A Night in the Lonesome October —
All is not what it seems…
In the murky London gloom, a knife-wielding gentleman named Jack prowls the midnight streets with his faithful watchdog Snuff – gathering together the grisly ingredients they will need for an upcoming ancient and unearthly rite. For soon after the death of the moon, black magic will summon the Elder Gods back into the world. And all manner of Players, both human and undead, are preparing to participate.
Some have come to open the gates. Some have come to slam them shut.
And now the dread night approaches – so let the Game begin.
Another long chapter today, and the game is starting to take shape. Snuff has recruited the help of Larry Talbot in attempting to find the center of things and takes him to the spot where Snuff and Graymalk were transported to the Dreamlands. They have a long talk about the nature of Snuff’s magic and what it can, and can’t, do. Talbot believes another player has been taken off the table and asks if Snuff’s magic can identify them, but that isn’t possible. They walk Snuff’s rounds and eventually discover a player has indeed died. The mad monk has apparently hanged himself, but investigation shows that it’s a set up. He has been murdered, and his magical icon stolen. Someone is collecting artifacts, and whoever it is will have gained a distinct advantage in the game to come.
Snuff suspects the vicar. Later, while investigating with Graymalk, they are almost caught in the vicar’s house. Snuff has a chance to get away, but Graymalk is trapped by the vicar, so Snuff goes back and rescues her, mangling the vicar’s ear in the processs. A wonderfully written scene that serves to show how tightly cemented Snuff and Graymalk’s relationship has come; Snuff is now bonded to her almost as tightly as he is to Jack, willing to put himself in peril for her.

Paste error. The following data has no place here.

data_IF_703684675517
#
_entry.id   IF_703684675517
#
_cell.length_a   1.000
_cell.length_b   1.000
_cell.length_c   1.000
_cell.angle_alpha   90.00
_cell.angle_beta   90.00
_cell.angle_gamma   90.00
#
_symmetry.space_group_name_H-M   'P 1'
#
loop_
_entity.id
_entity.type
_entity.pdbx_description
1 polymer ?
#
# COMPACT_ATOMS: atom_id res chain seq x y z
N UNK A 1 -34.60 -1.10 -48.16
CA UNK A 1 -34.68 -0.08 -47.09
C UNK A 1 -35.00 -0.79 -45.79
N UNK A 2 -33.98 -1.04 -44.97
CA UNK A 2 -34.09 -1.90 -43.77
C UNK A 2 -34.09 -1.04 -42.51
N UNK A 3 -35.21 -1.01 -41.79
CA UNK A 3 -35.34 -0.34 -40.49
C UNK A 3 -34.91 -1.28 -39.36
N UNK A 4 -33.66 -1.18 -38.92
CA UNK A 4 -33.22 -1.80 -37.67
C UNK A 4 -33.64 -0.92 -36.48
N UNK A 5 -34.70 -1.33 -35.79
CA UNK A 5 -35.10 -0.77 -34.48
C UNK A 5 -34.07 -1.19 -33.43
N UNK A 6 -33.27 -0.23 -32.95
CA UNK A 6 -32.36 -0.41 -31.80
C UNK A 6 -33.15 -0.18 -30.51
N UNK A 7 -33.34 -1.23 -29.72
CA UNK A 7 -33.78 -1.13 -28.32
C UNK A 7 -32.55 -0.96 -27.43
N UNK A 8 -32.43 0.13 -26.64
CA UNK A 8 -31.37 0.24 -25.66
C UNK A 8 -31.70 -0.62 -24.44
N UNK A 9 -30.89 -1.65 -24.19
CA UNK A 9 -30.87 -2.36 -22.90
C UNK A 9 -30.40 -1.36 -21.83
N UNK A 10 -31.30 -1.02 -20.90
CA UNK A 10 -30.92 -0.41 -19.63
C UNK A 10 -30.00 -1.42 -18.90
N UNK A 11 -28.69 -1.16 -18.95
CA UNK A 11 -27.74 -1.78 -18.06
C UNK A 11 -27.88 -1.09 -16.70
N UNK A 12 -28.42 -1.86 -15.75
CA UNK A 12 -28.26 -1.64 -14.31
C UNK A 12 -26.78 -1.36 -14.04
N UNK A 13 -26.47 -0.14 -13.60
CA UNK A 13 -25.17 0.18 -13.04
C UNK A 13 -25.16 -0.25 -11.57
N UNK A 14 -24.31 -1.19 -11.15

Snuff and Graymalk accompany Jack and Jill to London. Their master and mistress are getting very friendly, Jill even going so far as to share a warding spell that will inform them if anyone tries to enter their house in their absence. They are enjoying their trip, but Snuff realises they are being followed. Before he can raise the alarm he is kidnapped.
The vicar has delivered Snuff into the hands of vivisectionists where he is to be rendered down in candle wax, no doubt for use in some nefarious ritual. He is saved at the last minute by Jack, an angry Jack full of the power of some dark spell. When they leave the vivisectionists they leave a sea of blood behind, fulfilling the prophecy of the old cat in the Dreamlands. The scene in the vivisectionist’s lair is wonderfully done, just the right mixture of comic accents and Snuff- in-peril moments allied with some of Zelazny’s descriptive work, which, at its best, is second to none.
So someone is gathering the things of power. Is it the vicar? Or is this another of Zelazny’s misdirections. The Good Doctor’s ‘big man’ has also been prowling around. Is he being used for nefarious purposes? And how will Jack and Jill’s obviously budding relationship pan out when all the Openers and Closers have to declare for one side or the other? Lots of questions still to be answered, and the moon is still growing. Talbot’s curse will obviously have a part to play too.
And is Jack also, like Snuff, under some kind of curse, or is he using the dark magic that surrounds him deliberately? I predict more blood.
William Meikle is a Scottish writer, now living in Canada, with more than thirty novels published in the genre press and over 300 short story credits in thirteen countries.
He has books available from a variety of publishers including Dark Regions Press, Crossroad Press and Severed Press, and his work has appeared in a number of professional anthologies and magazines.
He lives in Newfoundland with whales, bald eagles and icebergs for company.
When he’s not writing he drinks beer, plays guitar, and dreams of fortune and glory.
The Green & the Black —
A small group of industrial archaeologists head into the center of Newfoundland, investigating a rumor of a lost prospecting team of Irish miners in the late Nineteenth century.
They find the remains of a mining operation, and a journal and papers detailing the extent of the miners’ activities. But there is something else on the site, something older than the miners, as old as the rock itself.
Soon the archaeologists are coming under assault, from a strange infection that spreads like wildfire through mind and body, one that doctors seem powerless to define let alone control.
The survivors only have one option. They must return to the mine, and face what waits for them, down in the deep dark places, where the green meets the black.